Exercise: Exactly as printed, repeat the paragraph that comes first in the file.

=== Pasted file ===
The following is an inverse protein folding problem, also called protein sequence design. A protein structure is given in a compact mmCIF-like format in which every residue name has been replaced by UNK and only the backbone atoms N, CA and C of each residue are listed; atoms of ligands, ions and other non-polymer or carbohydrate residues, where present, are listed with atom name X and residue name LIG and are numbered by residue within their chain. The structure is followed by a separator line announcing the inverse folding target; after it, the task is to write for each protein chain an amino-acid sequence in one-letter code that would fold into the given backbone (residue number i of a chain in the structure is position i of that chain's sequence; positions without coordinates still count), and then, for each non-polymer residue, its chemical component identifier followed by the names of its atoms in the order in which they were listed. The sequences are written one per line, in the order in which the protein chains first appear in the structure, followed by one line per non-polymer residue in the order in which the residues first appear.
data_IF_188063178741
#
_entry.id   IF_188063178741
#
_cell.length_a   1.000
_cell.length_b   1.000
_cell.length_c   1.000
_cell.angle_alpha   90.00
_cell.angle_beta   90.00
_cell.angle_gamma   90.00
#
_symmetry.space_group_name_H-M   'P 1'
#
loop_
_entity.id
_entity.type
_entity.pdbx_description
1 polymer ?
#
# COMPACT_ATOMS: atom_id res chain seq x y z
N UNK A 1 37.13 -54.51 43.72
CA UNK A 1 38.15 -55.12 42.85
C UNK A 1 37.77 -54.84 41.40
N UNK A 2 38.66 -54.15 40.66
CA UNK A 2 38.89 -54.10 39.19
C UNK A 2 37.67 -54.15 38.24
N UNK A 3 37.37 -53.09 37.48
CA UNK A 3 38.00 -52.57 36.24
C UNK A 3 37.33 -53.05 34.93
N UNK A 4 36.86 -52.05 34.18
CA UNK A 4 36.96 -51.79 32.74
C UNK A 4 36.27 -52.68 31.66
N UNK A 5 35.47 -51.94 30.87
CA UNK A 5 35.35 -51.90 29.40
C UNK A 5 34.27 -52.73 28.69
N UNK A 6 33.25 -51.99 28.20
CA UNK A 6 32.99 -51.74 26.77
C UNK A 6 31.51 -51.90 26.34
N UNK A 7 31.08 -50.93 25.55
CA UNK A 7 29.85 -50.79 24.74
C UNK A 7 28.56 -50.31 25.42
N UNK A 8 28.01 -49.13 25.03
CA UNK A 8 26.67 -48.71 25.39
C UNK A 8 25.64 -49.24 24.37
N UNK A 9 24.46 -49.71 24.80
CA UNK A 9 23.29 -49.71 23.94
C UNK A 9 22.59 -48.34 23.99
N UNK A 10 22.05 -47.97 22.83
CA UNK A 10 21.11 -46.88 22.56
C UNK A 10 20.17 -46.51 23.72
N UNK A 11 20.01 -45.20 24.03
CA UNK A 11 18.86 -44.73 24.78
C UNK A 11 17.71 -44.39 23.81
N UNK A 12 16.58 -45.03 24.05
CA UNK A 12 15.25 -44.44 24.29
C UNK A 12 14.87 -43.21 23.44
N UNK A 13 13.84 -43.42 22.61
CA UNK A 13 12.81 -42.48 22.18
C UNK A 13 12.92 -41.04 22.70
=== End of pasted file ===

The following is an inverse protein folding problem, also called protein sequence design. A protein structure is given in a compact mmCIF-like format in which every residue name has been replaced by UNK and only the backbone atoms N, CA and C of each residue are listed; atoms of ligands, ions and other non-polymer or carbohydrate residues, where present, are listed with atom name X and residue name LIG and are numbered by residue within their chain. The structure is followed by a separator line announcing the inverse folding target; after it, the task is to write for each protein chain an amino-acid sequence in one-letter code that would fold into the given backbone (residue number i of a chain in the structure is position i of that chain's sequence; positions without coordinates still count), and then, for each non-polymer residue, its chemical component identifier followed by the names of its atoms in the order in which they were listed. The sequences are written one per line, in the order in which the protein chains first appear in the structure, followed by one line per non-polymer residue in the order in which the residues first appear.